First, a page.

https://breakingdefense.com/2022/06/with-billions-at-stake-lobbying-heats-up-for-future-rights-to-space-force-launches/The war is coming...
Quote from: Jim on 06/21/2022 02:07 pmQuote from: DanClemmensen on 06/21/2022 01:53 pmQuote from: Jim on 06/21/2022 01:46 pmQuote from: DanClemmensen on 06/20/2022 05:23 amTo participate, BO would need a launch pad and other infrastructure at SLC, right? Their facilities at KSC are not secure enough.Based on what?Based on a misunderstanding on my part. I thought USSF (or NRO or whoever makes these decisions) preferred to launch from SLC. I now know I was wrong. I should have made it part of the question, not an assertion.Salt Lake City?I meant a pad whose abbreviation starts with "SLC" (e.g., SLC-40) , which I think means "Space Launch Complex". What I should have said was "Cape Canaveral Space Force Station", which under control of USSF, in contrast to a pad whose abbreviation starts with "LC" (e.g., LC-39A) which is part of "Kennedy Space Center" and is under control of NASA.
Quote from: DanClemmensen on 06/21/2022 01:53 pmQuote from: Jim on 06/21/2022 01:46 pmQuote from: DanClemmensen on 06/20/2022 05:23 amTo participate, BO would need a launch pad and other infrastructure at SLC, right? Their facilities at KSC are not secure enough.Based on what?Based on a misunderstanding on my part. I thought USSF (or NRO or whoever makes these decisions) preferred to launch from SLC. I now know I was wrong. I should have made it part of the question, not an assertion.Salt Lake City?
Quote from: Jim on 06/21/2022 01:46 pmQuote from: DanClemmensen on 06/20/2022 05:23 amTo participate, BO would need a launch pad and other infrastructure at SLC, right? Their facilities at KSC are not secure enough.Based on what?Based on a misunderstanding on my part. I thought USSF (or NRO or whoever makes these decisions) preferred to launch from SLC. I now know I was wrong. I should have made it part of the question, not an assertion.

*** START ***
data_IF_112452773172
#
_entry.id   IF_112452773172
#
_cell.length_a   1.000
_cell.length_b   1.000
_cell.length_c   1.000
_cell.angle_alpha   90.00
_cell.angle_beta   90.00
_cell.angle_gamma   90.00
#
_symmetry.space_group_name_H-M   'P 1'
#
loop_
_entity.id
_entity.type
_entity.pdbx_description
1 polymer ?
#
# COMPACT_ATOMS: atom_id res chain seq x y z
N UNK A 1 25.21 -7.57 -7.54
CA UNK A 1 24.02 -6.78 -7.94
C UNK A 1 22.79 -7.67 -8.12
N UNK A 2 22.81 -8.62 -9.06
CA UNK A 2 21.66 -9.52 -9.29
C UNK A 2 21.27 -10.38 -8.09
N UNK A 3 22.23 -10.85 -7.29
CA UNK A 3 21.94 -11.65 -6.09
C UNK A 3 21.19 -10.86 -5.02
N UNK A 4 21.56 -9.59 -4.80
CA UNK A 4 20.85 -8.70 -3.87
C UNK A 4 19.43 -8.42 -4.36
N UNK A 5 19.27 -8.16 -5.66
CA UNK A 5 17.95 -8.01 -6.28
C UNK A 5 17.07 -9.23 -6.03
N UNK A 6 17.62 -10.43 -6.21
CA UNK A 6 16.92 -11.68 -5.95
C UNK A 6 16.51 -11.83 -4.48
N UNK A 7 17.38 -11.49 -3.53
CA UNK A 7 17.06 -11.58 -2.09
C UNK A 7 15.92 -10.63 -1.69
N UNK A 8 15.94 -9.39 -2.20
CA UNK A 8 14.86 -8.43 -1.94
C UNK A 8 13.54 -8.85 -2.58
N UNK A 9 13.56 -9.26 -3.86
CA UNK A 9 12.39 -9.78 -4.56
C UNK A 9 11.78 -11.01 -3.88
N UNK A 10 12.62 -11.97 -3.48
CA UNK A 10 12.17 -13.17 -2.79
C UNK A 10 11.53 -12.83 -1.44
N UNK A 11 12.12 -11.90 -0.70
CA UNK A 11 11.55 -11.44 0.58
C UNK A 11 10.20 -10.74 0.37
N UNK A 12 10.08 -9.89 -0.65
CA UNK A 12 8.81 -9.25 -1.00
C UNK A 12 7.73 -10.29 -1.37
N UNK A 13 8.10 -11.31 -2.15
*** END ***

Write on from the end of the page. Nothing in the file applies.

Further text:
Quote from: DanClemmensen on 06/20/2022 05:23 amTo participate, BO would need a launch pad and other infrastructure at SLC, right? Their facilities at KSC are not secure enough.Based on what?
To participate, BO would need a launch pad and other infrastructure at SLC, right? Their facilities at KSC are not secure enough.
In 2026, is NSSL a significant enough sliver of the launch market to matter? Why should launch providers care about NSSL requirements when there's Kuiper and other megaconstellations driving the vast majority of demand growth? Why should Blue Origin support direct-to-GEO missions with a reusable Jarvis upper stage? Why should Rocket Lab scale Neutron to cover the range of NSSL payload classes?The US military is talking about buying *maybe* 30-34 launches over a five year period. It could be significantly less than that. There could be six missions one year and two missions the next. Amazon placed a firm order for 83 launches over a five year period, and there will be more where that came from. Whose requirements are more important? Who has more clout to drive requirements for launch providers?ULA supports NSSL requirements. SpaceX had already developed FH and was all but forced to promise a vertical integration tower and a special expendable payload fairing. That's enough providers bending over backwards for a vanishingly small number of snowflake payloads. Other providers should be able to bid on the missions that they are capable of executing.Blue Origin, in particular, needs to resist the urge to make any more pivots to win a government contract. Forget about the stodgy military customers and skate to where the puck is going.